PITTSBURGH (KDKA) – The Episcopal church on Shady Avenue is hard to confuse with Tree of Life, its Jewish neighbor.

But Calvary Episcopal Church made an unusual offer last October.

“We offered to them any space we may have,” the Rev. Jonathon Jensen told KDKA’s Jon Delano on Friday.

“We are very good at sharing space here, so if you need worship space, meeting, office, it’s yours.”

Jensen says Tree of Life accepted Calvary’s offer to host the Jewish High Holy Day services, Rosh Hashanna and Yom Kippur, which begin at sundown this Sunday.

“They are our neighbors, literally a mile away on Shady Avenue,” says Jensen.

“They are our neighbors as Pittsburghers, as well as that’s what we are called to do, to love God and love our neighbors as ourselves.”

But transforming a Christian church into a synagogue is not that simple, requiring great logistical planning.

“Rabbi Myers and I have been in contact many times,” Jensen says.

“He’s been here to practice the music, to see the space, to make sure everything is set up as they wanted.”

The Ark with the Torah is already at Calvary.

The Ark which has the scrolls of the Torah will be rolled up a ramp into the center of the sanctuary.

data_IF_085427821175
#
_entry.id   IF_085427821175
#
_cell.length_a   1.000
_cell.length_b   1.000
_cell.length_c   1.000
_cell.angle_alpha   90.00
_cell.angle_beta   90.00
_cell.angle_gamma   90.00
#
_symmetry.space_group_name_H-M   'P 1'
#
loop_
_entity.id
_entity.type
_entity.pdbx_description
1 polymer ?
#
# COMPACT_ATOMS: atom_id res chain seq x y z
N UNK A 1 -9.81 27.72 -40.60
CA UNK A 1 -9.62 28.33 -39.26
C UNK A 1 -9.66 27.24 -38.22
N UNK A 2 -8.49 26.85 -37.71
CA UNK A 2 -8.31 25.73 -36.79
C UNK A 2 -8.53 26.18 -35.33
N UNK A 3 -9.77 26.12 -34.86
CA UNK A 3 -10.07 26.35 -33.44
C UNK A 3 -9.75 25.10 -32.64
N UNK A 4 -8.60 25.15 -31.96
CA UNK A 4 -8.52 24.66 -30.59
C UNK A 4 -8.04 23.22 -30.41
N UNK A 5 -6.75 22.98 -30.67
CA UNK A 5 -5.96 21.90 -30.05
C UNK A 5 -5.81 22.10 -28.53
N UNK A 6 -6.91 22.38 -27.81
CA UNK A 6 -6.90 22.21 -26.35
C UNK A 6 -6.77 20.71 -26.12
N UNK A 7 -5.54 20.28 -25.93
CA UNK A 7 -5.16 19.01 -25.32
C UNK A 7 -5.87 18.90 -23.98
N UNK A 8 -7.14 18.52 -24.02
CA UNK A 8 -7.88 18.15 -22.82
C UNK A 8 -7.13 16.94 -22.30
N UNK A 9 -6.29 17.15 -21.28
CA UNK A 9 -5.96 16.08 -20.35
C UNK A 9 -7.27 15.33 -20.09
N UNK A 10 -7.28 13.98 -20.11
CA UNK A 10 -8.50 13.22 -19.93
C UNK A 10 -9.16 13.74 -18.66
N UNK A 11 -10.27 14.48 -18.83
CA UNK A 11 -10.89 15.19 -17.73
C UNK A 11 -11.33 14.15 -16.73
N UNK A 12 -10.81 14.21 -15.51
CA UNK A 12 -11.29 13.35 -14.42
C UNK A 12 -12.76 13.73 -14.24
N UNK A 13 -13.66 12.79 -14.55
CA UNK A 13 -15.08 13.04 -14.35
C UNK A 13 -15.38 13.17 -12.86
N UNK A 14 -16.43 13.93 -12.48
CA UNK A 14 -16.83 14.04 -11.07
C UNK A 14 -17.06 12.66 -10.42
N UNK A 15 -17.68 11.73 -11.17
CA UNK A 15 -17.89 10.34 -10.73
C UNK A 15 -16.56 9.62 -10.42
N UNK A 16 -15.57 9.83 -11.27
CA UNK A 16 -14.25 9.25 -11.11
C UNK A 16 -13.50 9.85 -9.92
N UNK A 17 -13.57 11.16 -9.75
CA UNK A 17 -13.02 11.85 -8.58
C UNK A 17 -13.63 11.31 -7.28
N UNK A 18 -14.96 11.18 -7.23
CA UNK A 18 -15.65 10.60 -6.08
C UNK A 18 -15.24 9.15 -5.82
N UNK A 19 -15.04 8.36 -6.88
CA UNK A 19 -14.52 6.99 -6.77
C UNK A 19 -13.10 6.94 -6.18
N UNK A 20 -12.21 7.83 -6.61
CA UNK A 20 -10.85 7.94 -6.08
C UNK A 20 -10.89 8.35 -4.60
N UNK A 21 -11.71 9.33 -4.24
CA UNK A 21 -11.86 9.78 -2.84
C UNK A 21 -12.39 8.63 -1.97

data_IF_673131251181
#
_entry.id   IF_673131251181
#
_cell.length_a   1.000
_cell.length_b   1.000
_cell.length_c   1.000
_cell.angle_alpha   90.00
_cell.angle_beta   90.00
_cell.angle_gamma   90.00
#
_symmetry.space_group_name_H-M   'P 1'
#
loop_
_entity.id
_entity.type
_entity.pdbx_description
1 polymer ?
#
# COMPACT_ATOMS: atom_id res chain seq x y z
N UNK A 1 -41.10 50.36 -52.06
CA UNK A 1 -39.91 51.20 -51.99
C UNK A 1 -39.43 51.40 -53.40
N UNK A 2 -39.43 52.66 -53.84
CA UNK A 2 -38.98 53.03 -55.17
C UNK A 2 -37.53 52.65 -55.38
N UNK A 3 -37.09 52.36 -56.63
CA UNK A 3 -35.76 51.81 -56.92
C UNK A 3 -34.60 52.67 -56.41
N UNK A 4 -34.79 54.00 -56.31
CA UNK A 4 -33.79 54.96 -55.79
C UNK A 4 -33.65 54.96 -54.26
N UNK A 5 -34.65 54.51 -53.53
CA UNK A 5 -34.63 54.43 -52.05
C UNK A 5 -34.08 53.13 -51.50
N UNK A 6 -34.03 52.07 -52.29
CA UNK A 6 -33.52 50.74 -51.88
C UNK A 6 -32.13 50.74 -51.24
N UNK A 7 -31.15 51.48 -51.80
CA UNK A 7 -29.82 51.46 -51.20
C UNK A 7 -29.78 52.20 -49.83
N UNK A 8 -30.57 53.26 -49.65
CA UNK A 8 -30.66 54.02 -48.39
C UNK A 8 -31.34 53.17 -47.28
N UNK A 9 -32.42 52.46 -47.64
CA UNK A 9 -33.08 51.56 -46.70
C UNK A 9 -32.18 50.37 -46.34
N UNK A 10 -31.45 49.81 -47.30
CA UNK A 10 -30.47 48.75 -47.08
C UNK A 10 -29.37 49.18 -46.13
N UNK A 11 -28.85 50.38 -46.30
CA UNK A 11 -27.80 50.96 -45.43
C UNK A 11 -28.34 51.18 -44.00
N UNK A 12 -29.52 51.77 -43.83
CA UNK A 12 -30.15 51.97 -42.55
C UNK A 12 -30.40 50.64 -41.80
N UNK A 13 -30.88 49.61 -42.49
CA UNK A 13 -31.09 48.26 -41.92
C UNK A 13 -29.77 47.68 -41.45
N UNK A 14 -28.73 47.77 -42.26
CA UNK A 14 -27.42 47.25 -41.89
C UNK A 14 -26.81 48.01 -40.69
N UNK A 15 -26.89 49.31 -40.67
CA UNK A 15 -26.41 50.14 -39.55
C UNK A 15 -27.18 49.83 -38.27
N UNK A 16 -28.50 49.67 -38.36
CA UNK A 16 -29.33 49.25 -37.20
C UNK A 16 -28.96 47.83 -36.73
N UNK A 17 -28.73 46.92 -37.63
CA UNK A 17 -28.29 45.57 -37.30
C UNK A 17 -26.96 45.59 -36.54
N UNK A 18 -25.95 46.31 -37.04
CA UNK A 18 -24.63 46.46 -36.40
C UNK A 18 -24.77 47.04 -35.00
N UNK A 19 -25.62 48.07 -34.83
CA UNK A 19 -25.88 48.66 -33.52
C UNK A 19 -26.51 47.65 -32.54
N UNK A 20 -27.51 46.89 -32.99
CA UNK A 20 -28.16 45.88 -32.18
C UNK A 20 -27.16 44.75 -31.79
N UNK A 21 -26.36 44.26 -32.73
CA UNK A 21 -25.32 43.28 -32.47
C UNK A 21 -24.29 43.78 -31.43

The Christian altar will disappear, and in front of it will be the bima, or prayer desk for the synagogue, where the scrolls are rolled out and read.

The prayer shawls are being assembled, along with special artwork given to Tree of Life from around the world that will be displayed during the High Holy Day at Calvary.

And Calvary parishioners will be involved, says Jensen.

“We have 30 volunteers from Calvary Church who are going to be paired with volunteers from Tree of Life, and they will serve as ushers.”

The church holds 1,000 — more than enough for the 800 expected to attend.

Only those with tickets can attend the Jewish services.